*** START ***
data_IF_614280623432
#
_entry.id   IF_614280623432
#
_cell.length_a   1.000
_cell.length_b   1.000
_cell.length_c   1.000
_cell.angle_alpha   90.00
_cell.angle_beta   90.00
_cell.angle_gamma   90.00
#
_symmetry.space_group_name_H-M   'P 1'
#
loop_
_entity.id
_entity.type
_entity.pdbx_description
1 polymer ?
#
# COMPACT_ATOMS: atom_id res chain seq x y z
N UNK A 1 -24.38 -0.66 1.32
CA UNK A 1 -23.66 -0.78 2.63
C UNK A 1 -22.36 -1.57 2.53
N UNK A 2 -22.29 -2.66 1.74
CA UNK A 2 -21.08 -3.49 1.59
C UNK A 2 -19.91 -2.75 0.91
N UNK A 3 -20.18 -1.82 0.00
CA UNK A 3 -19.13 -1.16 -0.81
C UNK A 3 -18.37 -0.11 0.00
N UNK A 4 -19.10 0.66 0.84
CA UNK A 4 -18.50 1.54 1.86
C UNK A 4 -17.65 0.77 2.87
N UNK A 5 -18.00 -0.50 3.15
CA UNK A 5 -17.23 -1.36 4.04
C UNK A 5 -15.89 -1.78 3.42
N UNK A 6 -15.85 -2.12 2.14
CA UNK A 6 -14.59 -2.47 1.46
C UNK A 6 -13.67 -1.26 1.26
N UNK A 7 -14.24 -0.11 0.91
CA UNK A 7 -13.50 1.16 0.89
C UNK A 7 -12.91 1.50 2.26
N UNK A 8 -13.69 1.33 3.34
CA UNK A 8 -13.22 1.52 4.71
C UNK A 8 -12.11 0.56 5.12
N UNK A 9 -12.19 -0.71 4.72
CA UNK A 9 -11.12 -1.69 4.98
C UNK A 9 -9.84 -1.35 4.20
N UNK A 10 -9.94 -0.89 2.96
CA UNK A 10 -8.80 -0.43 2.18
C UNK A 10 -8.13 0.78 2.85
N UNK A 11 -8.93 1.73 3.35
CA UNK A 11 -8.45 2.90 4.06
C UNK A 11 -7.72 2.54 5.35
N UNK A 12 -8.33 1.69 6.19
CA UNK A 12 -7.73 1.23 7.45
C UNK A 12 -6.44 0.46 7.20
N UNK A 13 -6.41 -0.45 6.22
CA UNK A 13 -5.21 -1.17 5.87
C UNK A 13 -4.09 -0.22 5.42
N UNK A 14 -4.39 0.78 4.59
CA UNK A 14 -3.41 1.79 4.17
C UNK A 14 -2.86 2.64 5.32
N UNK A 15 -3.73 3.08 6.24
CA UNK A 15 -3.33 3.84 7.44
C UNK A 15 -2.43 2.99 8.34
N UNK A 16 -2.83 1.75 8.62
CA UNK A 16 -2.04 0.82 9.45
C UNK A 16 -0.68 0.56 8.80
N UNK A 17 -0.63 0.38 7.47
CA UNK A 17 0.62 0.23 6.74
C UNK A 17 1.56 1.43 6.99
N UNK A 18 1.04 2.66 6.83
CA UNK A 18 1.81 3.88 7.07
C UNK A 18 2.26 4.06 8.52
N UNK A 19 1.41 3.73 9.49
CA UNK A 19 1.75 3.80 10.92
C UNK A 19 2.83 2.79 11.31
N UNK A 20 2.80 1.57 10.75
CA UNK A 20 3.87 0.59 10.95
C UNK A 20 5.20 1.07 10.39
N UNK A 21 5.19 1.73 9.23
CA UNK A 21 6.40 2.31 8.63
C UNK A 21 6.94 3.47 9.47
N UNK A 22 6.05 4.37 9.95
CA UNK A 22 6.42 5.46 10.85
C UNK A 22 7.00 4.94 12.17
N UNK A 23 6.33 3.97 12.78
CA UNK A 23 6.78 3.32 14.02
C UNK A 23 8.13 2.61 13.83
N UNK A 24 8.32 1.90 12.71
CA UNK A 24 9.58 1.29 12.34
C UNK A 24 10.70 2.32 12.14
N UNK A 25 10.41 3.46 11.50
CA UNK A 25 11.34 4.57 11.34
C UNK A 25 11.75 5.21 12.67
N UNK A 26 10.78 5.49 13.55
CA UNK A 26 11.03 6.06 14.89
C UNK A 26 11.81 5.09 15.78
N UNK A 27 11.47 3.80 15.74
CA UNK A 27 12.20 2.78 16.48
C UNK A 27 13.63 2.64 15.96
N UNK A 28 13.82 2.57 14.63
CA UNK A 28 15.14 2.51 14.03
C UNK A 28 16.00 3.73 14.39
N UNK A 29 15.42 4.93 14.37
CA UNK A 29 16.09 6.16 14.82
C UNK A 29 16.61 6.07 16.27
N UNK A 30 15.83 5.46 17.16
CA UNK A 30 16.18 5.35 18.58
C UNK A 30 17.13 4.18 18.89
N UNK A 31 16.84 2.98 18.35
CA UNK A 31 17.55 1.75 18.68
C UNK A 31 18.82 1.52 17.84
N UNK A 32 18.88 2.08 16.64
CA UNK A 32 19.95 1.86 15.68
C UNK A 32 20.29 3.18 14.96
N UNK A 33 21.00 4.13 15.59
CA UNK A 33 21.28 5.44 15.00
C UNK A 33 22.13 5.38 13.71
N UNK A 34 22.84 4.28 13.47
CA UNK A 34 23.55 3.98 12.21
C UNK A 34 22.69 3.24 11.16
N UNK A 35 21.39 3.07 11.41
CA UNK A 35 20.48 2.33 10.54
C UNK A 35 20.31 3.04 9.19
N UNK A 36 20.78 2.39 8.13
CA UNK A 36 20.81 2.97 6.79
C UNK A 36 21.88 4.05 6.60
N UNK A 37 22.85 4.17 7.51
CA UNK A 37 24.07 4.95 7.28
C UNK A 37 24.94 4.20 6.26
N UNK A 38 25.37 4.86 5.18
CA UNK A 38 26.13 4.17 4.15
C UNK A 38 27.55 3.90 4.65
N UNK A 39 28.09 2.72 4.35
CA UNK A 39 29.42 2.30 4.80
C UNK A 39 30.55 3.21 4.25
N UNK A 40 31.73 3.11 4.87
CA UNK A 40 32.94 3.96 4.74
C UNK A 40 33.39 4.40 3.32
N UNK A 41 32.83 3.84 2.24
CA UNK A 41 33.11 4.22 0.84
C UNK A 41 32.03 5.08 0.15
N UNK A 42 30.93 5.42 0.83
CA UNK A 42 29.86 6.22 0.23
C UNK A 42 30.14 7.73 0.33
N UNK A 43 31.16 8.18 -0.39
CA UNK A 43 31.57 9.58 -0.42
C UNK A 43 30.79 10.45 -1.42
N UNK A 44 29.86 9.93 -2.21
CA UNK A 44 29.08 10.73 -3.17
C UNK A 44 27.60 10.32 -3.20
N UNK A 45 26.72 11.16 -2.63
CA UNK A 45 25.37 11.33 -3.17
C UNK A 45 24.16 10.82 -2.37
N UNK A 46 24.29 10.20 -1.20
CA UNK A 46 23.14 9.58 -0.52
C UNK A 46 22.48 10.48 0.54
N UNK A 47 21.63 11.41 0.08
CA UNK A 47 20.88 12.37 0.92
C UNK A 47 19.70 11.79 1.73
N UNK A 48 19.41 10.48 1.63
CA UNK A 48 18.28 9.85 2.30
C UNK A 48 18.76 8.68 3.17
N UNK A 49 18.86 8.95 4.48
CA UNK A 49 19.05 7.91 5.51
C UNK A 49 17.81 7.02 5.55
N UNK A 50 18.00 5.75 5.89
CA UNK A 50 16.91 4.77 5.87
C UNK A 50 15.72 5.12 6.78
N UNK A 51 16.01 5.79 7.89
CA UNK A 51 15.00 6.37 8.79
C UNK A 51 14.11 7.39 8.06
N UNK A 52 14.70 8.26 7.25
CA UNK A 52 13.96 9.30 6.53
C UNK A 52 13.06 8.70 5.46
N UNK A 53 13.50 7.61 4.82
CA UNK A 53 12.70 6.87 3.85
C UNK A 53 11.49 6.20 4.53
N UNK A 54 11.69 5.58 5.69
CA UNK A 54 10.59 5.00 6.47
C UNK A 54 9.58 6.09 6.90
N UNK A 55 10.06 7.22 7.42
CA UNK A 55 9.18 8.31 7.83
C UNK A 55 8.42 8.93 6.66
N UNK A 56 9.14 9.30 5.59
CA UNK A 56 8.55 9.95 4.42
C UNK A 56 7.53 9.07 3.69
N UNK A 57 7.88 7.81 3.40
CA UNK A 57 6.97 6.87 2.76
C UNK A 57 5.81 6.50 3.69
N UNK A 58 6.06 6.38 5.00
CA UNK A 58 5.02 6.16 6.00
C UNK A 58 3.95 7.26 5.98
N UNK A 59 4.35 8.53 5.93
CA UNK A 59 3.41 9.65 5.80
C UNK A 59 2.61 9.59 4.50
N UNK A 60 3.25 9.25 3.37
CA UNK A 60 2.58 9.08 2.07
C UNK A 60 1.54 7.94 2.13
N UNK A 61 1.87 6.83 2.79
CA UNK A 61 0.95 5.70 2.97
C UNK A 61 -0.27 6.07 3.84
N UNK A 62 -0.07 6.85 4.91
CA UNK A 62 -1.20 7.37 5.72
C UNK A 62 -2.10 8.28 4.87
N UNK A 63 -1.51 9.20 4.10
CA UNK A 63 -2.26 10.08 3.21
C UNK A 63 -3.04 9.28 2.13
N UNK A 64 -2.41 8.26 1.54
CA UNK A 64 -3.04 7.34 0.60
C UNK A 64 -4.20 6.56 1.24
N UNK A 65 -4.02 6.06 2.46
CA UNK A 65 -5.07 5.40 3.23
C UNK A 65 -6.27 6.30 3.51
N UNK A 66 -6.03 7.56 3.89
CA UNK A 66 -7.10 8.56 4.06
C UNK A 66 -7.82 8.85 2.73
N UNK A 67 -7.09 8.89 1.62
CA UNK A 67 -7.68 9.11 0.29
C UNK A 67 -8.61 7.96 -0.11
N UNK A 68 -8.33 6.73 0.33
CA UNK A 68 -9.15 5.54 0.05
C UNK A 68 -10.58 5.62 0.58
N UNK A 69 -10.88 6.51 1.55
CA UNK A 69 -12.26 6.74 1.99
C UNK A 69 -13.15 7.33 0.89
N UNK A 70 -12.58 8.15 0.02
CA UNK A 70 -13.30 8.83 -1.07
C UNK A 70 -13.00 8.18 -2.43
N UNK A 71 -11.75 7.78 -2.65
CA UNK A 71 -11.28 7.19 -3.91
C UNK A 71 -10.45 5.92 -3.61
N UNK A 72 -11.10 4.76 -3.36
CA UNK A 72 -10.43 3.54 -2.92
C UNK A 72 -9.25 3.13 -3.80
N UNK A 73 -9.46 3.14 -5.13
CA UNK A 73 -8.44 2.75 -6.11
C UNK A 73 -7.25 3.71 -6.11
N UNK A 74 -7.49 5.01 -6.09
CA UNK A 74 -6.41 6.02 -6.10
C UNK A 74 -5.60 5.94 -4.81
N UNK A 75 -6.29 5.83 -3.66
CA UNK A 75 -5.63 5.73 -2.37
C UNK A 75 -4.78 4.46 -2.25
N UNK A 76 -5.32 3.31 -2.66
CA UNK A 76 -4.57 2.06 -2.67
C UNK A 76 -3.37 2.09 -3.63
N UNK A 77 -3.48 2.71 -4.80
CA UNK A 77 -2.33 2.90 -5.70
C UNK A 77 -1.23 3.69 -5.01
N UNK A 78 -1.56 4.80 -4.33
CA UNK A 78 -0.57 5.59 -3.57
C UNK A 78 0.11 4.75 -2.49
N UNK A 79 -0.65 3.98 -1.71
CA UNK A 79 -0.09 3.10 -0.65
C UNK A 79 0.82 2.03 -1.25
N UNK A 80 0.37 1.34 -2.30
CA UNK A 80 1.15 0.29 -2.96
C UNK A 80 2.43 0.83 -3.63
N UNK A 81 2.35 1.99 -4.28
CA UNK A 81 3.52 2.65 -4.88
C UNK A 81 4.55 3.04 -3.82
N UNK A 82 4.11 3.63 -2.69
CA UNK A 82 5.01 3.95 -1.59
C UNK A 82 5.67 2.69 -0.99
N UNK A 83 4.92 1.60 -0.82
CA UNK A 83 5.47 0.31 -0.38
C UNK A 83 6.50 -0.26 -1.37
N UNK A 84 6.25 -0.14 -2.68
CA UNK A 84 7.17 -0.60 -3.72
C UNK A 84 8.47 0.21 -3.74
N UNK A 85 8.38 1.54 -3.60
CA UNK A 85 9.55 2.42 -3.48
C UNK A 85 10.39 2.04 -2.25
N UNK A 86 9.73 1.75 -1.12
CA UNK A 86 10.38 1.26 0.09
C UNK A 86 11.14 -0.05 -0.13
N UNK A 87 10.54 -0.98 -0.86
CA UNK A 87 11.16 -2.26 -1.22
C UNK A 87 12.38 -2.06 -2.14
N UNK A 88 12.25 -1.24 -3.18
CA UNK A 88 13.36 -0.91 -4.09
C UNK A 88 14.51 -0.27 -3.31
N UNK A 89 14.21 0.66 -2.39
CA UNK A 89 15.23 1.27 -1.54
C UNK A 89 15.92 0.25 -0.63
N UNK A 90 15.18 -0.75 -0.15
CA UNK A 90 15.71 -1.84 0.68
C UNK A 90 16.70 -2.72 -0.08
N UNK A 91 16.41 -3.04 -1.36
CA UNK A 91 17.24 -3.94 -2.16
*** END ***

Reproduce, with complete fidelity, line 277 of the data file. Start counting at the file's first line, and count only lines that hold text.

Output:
CA UNK A 86 10.38 1.26 0.09